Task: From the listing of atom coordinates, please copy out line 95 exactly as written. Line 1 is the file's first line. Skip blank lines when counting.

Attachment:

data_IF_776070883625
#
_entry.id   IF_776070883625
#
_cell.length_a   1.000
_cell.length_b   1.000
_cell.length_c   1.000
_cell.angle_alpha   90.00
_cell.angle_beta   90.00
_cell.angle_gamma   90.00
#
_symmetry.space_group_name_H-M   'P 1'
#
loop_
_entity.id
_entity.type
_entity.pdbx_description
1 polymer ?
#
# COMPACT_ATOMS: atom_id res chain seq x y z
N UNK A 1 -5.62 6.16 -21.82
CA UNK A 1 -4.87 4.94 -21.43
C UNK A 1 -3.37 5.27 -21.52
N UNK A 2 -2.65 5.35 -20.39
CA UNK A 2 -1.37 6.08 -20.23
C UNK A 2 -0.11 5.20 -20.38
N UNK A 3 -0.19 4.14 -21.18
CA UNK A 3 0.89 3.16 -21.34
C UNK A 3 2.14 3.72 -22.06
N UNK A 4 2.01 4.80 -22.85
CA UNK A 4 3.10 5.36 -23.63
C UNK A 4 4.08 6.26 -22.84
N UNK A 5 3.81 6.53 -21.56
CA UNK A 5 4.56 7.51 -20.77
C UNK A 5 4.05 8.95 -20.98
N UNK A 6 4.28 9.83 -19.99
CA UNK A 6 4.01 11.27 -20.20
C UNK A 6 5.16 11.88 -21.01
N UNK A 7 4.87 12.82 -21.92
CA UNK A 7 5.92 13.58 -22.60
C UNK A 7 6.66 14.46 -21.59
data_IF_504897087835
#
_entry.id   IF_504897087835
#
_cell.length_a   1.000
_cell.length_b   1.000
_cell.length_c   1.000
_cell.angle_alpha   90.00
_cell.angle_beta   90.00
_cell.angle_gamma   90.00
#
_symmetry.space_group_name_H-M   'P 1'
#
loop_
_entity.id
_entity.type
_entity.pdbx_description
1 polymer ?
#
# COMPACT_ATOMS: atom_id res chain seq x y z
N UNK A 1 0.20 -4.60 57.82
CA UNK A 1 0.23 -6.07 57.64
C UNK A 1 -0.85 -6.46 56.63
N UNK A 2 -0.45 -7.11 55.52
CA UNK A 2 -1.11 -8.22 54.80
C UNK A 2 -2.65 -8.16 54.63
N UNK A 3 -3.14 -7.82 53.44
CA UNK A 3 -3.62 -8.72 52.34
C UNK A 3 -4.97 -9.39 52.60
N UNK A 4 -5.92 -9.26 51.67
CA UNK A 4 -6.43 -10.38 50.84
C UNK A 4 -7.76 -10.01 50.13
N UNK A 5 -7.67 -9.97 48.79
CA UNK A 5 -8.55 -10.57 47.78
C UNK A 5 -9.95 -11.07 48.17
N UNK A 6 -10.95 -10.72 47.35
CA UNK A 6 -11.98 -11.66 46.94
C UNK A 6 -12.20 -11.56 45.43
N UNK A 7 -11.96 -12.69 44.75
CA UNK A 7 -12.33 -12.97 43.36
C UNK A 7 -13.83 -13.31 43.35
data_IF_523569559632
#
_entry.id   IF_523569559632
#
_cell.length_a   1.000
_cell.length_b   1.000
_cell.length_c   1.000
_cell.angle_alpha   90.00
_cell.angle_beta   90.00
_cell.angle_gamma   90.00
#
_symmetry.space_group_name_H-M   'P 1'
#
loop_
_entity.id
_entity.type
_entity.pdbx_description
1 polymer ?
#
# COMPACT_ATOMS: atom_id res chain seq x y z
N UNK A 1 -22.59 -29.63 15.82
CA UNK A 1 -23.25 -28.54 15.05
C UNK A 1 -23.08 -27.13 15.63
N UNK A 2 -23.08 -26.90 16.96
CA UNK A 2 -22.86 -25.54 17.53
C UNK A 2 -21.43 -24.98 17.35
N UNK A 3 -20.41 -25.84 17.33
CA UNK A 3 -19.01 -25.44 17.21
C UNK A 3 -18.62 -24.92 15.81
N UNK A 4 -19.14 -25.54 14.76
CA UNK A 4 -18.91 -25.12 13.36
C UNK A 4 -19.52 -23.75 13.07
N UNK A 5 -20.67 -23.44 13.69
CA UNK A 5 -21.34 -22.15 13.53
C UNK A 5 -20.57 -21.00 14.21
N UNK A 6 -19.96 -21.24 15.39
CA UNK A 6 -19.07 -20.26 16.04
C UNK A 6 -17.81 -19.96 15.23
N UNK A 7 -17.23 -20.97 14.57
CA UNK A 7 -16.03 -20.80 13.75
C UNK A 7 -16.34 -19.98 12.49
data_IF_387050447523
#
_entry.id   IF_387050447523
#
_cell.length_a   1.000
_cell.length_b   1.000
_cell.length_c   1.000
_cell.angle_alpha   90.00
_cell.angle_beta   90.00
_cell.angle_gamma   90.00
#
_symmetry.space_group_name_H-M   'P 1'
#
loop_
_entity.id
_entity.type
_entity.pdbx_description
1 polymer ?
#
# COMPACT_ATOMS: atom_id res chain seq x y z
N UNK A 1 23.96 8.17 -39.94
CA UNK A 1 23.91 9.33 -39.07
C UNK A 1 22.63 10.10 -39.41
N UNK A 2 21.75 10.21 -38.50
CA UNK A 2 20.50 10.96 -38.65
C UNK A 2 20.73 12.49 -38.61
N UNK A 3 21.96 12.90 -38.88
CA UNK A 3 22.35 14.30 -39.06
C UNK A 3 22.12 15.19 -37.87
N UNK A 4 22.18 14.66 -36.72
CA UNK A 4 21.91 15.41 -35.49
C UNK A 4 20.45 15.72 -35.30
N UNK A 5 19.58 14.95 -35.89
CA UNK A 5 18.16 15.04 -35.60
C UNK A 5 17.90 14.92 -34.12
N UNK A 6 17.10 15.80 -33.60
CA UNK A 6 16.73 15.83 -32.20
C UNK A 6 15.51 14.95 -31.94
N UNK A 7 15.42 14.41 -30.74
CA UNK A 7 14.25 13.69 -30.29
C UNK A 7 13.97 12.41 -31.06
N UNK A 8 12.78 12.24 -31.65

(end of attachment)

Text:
#